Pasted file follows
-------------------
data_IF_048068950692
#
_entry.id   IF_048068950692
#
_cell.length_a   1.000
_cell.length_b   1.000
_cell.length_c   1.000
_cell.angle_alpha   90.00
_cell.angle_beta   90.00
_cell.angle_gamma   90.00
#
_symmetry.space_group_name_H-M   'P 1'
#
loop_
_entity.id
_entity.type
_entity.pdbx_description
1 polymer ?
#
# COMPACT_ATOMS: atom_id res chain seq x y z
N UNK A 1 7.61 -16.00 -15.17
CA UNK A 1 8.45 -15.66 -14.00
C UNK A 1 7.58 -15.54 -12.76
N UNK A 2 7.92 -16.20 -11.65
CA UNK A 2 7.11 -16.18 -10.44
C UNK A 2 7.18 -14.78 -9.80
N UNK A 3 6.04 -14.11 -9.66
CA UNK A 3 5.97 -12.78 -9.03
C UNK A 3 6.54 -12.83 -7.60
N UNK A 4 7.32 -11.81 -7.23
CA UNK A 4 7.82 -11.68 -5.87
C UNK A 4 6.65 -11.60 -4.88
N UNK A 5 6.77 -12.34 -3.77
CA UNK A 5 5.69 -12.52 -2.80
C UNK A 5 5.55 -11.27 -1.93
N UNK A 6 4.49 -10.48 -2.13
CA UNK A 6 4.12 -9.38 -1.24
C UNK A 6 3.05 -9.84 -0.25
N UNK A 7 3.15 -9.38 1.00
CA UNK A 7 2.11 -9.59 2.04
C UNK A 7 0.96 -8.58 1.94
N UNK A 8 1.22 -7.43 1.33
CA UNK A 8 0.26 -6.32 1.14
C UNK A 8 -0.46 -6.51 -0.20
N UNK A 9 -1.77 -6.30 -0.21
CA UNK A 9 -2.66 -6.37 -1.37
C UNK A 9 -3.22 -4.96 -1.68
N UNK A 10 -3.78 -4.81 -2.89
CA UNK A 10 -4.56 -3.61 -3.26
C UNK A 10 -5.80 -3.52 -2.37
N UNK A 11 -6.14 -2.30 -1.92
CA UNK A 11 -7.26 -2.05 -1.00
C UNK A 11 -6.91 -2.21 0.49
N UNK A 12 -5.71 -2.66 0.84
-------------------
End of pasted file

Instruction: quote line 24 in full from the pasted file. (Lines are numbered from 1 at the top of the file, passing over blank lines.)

N UNK A 2 7.92 -16.20 -11.65